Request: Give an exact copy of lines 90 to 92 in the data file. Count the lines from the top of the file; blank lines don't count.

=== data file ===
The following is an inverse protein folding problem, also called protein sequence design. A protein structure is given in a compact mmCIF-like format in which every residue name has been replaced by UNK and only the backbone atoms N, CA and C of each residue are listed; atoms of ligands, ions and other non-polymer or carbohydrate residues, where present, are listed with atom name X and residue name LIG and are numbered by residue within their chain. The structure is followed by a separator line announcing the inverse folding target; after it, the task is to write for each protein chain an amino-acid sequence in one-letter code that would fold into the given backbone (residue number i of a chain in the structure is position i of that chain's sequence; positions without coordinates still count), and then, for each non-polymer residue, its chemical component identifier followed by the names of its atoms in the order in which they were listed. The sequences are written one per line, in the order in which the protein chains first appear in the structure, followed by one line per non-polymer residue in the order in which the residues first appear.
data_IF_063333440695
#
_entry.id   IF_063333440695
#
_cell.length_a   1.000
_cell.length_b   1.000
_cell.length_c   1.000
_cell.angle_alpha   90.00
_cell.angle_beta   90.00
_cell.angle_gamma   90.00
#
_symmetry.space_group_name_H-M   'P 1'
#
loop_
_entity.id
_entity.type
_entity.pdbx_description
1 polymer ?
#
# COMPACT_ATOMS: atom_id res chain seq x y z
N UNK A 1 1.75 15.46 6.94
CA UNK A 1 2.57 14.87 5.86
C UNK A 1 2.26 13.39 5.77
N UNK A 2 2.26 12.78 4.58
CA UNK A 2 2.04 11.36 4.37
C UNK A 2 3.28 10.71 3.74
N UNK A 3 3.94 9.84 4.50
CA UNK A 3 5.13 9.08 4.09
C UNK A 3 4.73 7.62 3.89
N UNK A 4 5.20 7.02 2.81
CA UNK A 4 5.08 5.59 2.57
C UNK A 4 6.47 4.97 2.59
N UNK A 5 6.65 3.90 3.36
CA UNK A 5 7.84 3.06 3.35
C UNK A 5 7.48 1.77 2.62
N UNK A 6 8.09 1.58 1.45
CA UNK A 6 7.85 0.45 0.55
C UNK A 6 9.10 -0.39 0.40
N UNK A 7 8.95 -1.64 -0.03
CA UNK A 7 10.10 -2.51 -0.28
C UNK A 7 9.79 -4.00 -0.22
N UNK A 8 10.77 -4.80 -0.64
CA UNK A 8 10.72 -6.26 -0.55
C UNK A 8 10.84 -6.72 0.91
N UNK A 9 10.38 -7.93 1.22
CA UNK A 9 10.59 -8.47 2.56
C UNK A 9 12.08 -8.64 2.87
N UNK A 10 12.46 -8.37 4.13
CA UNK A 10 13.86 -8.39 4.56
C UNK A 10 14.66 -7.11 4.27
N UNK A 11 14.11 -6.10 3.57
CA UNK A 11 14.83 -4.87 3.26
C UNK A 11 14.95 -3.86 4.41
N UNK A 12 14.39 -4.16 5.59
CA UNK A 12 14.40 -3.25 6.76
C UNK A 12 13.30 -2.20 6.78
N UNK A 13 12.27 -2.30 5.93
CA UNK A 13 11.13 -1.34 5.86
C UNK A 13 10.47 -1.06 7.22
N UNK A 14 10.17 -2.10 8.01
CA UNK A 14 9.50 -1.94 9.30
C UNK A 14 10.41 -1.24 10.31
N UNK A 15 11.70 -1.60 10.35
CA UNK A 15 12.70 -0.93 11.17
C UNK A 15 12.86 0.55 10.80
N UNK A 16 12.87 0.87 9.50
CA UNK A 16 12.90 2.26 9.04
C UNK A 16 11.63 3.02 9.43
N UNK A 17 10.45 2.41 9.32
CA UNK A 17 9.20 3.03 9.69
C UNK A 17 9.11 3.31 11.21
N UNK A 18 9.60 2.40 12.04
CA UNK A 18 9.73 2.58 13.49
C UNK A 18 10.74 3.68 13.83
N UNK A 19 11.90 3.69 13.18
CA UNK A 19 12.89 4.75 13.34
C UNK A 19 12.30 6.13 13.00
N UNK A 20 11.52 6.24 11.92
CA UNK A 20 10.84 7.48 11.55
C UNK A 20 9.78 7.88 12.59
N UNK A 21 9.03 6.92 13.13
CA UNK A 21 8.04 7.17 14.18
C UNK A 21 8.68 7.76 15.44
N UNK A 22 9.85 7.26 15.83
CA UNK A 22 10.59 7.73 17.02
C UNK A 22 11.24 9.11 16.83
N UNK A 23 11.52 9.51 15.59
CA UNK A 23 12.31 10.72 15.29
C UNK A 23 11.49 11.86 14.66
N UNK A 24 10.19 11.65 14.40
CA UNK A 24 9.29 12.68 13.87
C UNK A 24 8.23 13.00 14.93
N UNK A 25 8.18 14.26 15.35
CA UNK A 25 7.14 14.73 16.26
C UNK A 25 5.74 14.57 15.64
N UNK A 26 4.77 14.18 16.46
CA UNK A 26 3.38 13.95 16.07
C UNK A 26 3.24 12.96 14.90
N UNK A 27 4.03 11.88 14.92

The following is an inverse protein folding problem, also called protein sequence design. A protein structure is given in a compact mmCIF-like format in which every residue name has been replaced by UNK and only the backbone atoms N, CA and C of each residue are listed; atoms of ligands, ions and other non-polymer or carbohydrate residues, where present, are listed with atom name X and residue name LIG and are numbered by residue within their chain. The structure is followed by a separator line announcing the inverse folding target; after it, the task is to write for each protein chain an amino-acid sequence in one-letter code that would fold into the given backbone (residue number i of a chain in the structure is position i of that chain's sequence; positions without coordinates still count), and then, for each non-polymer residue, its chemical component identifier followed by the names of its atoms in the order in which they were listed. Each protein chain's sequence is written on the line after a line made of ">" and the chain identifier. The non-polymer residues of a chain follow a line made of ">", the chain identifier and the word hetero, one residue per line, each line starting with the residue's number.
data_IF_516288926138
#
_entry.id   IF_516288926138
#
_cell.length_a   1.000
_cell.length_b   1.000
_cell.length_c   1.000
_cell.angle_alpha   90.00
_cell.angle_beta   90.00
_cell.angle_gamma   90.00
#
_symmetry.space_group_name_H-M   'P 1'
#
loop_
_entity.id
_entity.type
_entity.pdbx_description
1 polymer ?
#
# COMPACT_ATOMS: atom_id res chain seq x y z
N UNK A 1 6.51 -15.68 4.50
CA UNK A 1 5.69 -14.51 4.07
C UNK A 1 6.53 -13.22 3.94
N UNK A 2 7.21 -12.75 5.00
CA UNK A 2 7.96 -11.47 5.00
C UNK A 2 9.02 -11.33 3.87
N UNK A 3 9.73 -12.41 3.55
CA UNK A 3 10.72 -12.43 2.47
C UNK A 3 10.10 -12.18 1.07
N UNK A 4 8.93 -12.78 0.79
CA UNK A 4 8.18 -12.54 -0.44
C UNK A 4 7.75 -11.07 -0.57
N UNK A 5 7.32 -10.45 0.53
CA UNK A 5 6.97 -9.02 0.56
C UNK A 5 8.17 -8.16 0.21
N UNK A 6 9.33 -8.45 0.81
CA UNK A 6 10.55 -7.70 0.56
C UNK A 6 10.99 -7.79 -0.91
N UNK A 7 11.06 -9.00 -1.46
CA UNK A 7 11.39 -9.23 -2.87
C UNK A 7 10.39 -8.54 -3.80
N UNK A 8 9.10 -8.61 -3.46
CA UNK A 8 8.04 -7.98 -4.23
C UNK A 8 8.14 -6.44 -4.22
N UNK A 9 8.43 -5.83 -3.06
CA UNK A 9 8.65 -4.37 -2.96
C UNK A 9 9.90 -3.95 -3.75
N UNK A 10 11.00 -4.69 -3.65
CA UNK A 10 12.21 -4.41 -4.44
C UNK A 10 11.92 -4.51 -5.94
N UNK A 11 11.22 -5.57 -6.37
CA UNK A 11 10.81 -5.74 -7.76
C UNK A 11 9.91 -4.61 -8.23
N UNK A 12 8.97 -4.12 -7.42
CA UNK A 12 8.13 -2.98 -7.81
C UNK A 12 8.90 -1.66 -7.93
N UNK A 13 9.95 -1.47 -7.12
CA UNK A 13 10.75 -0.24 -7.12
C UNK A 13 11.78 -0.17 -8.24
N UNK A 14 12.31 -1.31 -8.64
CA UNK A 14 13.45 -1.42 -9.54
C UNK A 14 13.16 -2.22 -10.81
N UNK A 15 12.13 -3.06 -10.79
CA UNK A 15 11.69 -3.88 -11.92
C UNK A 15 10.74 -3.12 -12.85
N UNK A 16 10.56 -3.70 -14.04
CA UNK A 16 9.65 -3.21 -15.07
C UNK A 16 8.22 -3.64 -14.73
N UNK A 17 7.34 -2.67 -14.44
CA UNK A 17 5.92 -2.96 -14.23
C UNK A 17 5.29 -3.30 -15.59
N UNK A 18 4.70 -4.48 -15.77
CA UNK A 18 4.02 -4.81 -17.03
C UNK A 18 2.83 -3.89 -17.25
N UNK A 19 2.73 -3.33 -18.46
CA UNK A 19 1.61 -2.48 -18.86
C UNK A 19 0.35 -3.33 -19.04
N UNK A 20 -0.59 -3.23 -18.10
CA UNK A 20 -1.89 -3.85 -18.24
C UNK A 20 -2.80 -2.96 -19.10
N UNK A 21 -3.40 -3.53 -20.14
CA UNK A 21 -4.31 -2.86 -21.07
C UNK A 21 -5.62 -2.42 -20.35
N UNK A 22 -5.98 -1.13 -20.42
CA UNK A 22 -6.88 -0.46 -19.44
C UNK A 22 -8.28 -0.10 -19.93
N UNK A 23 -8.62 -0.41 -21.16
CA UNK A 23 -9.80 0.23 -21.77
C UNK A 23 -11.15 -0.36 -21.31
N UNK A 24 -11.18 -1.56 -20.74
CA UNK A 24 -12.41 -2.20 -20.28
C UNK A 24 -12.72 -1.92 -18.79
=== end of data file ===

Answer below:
C UNK A 23 11.49 11.86 14.66
N UNK A 24 10.19 11.65 14.40
CA UNK A 24 9.29 12.68 13.87